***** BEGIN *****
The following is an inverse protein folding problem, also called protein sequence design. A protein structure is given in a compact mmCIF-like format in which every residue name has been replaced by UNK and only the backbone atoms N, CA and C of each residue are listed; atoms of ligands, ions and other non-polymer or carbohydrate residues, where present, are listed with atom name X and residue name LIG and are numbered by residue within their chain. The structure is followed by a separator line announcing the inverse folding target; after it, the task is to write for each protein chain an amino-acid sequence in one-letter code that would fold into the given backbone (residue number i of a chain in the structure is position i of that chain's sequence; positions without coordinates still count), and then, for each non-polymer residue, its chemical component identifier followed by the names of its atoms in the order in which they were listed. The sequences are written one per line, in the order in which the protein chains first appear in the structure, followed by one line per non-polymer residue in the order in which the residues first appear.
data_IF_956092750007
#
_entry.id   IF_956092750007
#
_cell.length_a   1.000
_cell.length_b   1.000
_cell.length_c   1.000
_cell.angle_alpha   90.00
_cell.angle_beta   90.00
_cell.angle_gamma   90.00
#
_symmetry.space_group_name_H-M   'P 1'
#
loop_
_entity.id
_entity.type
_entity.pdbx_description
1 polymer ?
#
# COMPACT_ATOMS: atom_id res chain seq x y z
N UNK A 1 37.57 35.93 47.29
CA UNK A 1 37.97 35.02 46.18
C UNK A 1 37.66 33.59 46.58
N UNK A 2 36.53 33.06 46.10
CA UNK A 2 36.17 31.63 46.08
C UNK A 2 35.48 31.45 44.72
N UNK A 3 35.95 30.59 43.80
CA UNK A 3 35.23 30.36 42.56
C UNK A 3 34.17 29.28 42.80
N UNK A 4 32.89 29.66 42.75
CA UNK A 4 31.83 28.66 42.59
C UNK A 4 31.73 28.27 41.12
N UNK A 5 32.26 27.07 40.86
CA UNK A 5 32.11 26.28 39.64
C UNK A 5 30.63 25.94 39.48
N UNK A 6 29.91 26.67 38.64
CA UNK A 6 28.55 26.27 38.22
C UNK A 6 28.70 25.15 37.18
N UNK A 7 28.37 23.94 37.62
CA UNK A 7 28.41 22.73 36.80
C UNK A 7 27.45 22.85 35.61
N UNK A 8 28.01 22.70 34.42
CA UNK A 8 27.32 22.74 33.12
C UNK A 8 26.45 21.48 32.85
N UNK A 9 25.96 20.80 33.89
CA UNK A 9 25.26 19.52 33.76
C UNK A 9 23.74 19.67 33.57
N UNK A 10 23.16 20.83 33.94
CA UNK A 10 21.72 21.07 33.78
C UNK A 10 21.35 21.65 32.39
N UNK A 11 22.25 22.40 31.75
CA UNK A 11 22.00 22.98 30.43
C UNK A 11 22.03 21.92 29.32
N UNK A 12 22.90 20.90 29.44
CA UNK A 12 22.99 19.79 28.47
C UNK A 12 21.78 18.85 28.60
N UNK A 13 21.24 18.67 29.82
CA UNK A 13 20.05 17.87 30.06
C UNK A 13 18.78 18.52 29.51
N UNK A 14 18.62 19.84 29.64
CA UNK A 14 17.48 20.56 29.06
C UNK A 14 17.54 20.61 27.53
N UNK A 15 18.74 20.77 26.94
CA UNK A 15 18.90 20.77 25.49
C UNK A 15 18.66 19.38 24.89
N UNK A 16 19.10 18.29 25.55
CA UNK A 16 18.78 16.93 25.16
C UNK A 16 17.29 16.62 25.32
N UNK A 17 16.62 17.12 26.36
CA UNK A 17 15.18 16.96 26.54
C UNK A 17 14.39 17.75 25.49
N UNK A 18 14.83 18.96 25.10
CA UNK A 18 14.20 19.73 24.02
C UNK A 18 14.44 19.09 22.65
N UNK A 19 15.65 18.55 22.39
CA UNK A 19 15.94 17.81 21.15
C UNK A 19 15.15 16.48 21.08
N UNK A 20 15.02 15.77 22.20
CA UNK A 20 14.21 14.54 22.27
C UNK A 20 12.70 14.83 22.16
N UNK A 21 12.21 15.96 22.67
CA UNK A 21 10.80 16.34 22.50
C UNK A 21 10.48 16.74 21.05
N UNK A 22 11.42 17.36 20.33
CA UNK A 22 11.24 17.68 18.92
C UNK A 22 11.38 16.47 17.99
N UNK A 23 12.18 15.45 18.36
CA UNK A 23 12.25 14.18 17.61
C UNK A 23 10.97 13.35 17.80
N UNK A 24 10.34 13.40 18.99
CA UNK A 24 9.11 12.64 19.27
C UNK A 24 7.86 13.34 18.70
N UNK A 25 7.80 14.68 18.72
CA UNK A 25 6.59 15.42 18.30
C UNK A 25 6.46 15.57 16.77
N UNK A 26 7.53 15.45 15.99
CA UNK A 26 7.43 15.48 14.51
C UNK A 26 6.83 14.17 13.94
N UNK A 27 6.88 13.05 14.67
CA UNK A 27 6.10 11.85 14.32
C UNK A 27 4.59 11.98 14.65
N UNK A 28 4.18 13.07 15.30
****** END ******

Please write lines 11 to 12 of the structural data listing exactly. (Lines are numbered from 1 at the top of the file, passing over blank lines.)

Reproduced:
_cell.angle_gamma   90.00
#